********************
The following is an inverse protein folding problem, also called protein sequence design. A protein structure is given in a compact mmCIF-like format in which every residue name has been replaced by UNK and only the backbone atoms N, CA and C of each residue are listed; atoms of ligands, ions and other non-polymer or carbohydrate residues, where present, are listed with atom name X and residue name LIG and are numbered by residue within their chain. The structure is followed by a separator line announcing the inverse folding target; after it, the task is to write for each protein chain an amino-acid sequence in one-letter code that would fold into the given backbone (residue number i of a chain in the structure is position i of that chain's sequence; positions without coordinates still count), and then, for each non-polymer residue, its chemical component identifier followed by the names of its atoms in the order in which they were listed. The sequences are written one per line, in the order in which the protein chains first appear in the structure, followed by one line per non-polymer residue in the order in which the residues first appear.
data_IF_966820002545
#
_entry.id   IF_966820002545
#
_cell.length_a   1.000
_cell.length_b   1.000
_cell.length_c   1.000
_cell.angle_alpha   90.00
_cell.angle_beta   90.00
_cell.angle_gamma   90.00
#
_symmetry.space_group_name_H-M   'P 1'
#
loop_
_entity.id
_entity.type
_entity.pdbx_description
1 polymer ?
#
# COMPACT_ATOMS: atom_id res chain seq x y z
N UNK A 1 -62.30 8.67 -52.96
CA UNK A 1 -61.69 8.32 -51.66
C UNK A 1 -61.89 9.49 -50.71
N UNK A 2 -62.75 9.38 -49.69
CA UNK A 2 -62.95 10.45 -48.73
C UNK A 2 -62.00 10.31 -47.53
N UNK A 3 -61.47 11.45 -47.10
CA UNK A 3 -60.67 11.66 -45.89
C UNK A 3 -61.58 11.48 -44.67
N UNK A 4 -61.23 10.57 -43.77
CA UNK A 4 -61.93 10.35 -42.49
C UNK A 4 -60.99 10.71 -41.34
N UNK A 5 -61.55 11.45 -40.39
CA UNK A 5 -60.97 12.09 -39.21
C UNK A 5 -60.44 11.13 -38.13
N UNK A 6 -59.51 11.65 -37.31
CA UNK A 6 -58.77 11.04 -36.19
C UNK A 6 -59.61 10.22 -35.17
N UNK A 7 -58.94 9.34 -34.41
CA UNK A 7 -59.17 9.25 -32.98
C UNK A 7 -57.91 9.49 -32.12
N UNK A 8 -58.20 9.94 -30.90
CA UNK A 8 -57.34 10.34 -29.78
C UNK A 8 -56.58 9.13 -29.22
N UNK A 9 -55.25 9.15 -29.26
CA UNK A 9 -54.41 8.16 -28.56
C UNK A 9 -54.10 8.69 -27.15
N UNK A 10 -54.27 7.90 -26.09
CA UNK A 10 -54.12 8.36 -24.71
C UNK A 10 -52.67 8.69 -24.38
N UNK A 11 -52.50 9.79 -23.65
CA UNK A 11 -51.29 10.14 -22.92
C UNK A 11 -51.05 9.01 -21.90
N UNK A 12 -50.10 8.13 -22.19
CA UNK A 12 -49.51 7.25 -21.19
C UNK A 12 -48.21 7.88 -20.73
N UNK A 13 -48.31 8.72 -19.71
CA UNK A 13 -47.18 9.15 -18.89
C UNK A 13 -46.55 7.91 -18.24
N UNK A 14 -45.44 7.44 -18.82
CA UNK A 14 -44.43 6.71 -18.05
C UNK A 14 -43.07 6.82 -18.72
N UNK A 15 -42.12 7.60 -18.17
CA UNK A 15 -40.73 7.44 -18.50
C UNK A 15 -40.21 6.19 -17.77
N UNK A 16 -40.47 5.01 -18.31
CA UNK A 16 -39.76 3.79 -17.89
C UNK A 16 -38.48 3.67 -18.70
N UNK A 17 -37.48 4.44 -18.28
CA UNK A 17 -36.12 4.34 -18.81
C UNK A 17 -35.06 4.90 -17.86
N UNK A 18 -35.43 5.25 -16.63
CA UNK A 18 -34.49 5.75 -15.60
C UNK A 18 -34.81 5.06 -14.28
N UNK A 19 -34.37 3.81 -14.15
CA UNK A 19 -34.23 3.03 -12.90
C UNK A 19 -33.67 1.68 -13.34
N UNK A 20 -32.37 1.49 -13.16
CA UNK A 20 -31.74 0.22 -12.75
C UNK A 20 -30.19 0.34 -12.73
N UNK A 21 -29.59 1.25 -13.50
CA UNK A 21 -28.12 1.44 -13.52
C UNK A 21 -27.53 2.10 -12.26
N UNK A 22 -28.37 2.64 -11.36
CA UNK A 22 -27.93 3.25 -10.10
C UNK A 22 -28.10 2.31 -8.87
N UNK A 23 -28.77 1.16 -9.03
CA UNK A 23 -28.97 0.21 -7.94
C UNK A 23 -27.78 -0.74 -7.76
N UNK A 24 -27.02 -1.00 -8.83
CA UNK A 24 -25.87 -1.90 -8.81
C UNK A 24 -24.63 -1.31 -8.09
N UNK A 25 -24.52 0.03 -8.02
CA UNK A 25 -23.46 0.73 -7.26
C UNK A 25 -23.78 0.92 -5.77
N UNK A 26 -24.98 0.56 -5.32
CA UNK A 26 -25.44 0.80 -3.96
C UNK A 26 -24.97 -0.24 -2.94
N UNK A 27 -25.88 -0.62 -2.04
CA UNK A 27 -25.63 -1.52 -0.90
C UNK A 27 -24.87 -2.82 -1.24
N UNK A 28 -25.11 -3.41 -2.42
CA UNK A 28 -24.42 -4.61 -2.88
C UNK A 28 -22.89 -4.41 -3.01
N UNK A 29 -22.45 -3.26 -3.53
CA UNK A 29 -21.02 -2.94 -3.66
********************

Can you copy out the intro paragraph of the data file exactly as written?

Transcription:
The following is an inverse protein folding problem, also called protein sequence design. A protein structure is given in a compact mmCIF-like format in which every residue name has been replaced by UNK and only the backbone atoms N, CA and C of each residue are listed; atoms of ligands, ions and other non-polymer or carbohydrate residues, where present, are listed with atom name X and residue name LIG and are numbered by residue within their chain. The structure is followed by a separator line announcing the inverse folding target; after it, the task is to write for each protein chain an amino-acid sequence in one-letter code that would fold into the given backbone (residue number i of a chain in the structure is position i of that chain's sequence; positions without coordinates still count), and then, for each non-polymer residue, its chemical component identifier followed by the names of its atoms in the order in which they were listed. The sequences are written one per line, in the order in which the protein chains first appear in the structure, followed by one line per non-polymer residue in the order in which the residues first appear.